Friday, December 14, 2007


To Berlin, for an Extractive Industries Transparencies Initiative Conference organised by the G8. Lots of people from all over the place. I think I met the guy with the most difficult travel arrangements - he comes from the EITI in Timor L'este. He flew from TL to Bali, from Bali to Hong Kong, from Hong Kong to Frankfurt, then from Frankfurt to Berlin.

It was an interesting day - the EITI is rapidly snowballing, with 15 countries at various stages of joining up, and Nigeria (along with Azerbaijan) very much in the vanguard. Beyond oil and gas, the focus of extractive transparency is widening to include diamonds and other gems, mining, forestry and so on. Sometimes I imagine that extractive industry transparency will achieve perfect results the exact moment there's nothing left to extract.

Enough of the day job, how am I finding Berlin? I haven't been here since passing by on a Euro-road-trip in 1991, when various angry people were bashing bits out of the wall, while enterprising types nearby sold post-bashed bits of the wall on tables - colourful chunks of concrete with graffiti on going for a premium. I remember we couldn't find anywhere to camp so we ended up sleeping under portakabins on Potsdamer Platz. A rabbit woke me up in the middle of the night, bouncing past my sleeping bag. Nearby, a squatter camp had created a makeshift mini-city out of old buses. They had a gripe against Mercedes, I seem to remember. I also recall feeling the tremors of war in nearby Yugoslavia as we drove around the city...

I haven't seen much yet - tomorrow is set aside for a full-on architectural tour: Libeskind's Jewish museum, the various Scharouns, the newish Frank Gehry bank, Renzo Piano's theatre, perhaps Foster's Reichstag - all the Berlin new urbanism that has taken place since Wender's seminal Der Himmel Uber Berlin.

What I have noticed is how ergonomic everything is at the immediate bodily level. The toilet in the Ministry where the conference was had the coat hook in exactly the right place as you entered the cubicle - it was almost uncannily perfect (not on the back of the door, but to the right as you enter). The safe in my hotel room is the easiest to operate I've ever come across. You know how it is with hotel safes - you spend 10 minutes practising before you dare leave anything inside and lock up. With this one, there was no need for instructions - just a simple diagram.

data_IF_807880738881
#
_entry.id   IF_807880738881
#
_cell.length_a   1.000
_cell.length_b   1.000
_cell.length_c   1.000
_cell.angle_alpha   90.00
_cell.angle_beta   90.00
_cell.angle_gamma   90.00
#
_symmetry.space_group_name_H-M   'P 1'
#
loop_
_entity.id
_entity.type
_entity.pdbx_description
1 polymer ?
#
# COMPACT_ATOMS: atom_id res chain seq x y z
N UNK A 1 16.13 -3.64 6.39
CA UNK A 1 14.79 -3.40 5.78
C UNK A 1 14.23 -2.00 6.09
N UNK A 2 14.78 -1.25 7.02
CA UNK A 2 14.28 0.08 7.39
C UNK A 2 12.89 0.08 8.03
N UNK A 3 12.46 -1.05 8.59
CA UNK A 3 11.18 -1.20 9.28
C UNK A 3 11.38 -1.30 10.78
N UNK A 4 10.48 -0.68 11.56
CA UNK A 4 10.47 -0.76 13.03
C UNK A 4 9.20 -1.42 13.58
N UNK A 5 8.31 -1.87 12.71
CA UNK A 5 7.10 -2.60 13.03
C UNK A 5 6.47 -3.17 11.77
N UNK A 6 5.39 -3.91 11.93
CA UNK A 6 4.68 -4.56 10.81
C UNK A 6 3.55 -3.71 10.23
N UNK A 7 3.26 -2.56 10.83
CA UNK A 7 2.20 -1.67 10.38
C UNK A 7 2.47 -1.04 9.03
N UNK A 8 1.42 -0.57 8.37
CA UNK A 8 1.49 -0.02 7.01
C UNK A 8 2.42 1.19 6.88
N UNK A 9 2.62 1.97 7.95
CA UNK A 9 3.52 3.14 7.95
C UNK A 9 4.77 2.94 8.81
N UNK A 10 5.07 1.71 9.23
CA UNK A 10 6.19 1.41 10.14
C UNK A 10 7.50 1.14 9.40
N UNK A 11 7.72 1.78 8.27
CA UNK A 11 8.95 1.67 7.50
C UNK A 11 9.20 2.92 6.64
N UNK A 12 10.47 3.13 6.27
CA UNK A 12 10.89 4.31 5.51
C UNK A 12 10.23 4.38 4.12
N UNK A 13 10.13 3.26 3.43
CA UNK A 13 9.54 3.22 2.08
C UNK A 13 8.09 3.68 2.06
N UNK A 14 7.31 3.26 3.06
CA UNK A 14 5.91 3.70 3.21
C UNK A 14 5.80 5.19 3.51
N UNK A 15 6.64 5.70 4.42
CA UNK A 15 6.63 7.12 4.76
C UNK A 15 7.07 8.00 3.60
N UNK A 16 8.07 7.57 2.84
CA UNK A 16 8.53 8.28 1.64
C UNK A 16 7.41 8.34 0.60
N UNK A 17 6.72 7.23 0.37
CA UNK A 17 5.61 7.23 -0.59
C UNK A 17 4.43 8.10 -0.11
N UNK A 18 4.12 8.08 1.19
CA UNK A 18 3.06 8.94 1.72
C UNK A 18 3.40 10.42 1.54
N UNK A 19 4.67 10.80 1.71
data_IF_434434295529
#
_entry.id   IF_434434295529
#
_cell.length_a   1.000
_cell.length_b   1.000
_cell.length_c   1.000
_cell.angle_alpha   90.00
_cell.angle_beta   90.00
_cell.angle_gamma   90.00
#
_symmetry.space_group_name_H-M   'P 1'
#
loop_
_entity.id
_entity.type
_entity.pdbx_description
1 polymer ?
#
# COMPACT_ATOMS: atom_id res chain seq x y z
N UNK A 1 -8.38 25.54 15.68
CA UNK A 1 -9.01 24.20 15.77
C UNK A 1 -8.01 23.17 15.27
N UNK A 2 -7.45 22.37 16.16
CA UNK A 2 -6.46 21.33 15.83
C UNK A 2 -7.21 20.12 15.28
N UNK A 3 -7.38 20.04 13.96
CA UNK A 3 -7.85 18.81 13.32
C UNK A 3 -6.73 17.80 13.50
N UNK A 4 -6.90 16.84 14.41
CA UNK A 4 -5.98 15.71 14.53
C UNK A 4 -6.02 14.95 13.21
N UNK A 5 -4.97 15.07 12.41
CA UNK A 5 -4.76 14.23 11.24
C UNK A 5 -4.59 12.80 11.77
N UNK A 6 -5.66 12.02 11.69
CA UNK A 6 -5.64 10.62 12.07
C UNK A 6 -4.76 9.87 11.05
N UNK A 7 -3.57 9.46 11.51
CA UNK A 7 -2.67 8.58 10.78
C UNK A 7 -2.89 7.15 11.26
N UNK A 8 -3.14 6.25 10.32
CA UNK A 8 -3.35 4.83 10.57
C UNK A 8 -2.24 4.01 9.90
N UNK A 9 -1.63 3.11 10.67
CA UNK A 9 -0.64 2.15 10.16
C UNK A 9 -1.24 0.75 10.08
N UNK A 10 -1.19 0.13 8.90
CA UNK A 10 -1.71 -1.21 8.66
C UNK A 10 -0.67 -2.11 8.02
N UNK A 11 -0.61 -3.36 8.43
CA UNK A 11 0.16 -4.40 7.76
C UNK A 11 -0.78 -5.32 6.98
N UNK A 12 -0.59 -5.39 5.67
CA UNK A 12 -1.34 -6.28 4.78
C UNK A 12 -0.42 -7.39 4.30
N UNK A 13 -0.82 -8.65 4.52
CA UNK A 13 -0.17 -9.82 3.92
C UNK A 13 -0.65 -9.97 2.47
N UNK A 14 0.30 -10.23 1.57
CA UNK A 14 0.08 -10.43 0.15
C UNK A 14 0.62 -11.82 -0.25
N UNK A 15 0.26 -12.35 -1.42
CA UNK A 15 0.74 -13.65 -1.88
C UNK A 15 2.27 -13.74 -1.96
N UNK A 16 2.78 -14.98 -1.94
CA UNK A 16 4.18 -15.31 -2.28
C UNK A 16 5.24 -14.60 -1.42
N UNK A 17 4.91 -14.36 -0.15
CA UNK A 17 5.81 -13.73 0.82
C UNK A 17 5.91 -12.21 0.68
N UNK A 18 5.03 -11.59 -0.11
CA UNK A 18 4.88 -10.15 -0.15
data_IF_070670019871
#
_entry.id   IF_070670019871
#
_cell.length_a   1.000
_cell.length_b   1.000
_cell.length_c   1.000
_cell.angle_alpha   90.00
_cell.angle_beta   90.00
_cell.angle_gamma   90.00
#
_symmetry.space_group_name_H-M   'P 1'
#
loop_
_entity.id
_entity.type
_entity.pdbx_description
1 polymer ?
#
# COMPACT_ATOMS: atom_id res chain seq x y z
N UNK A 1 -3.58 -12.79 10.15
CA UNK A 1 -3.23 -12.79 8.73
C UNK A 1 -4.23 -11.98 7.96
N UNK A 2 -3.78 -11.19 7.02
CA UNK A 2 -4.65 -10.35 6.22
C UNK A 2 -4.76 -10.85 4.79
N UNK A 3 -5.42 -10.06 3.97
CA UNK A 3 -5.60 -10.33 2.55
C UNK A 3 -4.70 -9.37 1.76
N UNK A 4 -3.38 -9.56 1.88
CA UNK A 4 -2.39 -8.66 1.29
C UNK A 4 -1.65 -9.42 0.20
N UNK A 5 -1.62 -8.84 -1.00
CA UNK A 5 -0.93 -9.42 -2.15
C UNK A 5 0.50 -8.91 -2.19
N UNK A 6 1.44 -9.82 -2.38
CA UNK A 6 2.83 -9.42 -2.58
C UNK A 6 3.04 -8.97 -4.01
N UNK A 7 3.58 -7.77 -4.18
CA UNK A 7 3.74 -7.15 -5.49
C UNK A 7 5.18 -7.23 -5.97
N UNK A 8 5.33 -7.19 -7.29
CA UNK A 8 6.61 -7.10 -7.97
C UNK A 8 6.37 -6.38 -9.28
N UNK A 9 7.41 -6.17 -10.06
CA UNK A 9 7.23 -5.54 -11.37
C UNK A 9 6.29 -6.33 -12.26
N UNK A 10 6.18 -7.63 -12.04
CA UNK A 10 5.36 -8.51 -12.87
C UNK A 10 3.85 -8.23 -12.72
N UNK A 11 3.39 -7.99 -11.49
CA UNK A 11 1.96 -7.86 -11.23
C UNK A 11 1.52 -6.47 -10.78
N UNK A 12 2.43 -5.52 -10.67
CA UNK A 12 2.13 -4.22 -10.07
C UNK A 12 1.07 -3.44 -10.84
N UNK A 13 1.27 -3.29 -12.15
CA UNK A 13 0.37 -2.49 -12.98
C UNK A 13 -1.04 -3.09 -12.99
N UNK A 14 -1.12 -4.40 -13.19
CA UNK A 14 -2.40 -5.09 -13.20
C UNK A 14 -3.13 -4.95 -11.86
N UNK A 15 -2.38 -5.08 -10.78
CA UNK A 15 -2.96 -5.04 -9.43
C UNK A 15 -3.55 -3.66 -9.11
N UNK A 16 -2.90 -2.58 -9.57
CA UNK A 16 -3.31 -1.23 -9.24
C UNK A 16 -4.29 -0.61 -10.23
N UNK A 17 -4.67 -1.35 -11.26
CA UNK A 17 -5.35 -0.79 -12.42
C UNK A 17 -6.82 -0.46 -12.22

Then again, you notice the German affinity with tech. The taxi on the way in from the airport was a wonder: this guy had sat nav (which turned into TV for my benefit at one point - a strange 4 minutes of watching a fat man in a dressing gown doing the muslim prayer sequence); he also had a gprs phone with location -based services (a list of hotels scrolling/changing as we entered each new area). A bit later, I got another taxi - this one had the tariff and the temperature in digital letters in the main driver's mirror. All quite different from your average taxi experience in the UK.

After the conference I went for a wander round the neighbourhood (Friedrichstrasse) and had a tasteless Vietnamese meal. I looked out across the water at the Reichstag glass dome in the distance. Then back to the hotel. I sipped an espresso while a fellow Anglo dominated a group of Euros nearby, bitching about everyone and everything from a right-wing perspective...


Marin 8:38 am  

Viel Spass in Berlin. When do you leave?

Nkem 6:19 pm  

While you're in Berlin, I beg you to do just one thing. Go to the Berlin Hauptbahnhof. Then tell us what you think.

Anonymous,  6:30 pm  

sat nav, shmat nav - abeg just give me a taxi that gets me from A-B in one piece in any world city without ripping me off. how do they drive with all these gadgets flashing and whirring away without getting distracted, anyway?

anonymaus,  9:19 am  

Germany, when it comes to heavy weight, powerful nations, the Germans more than hold their own. One just has to respect their achievements and their dedication to improving their society.

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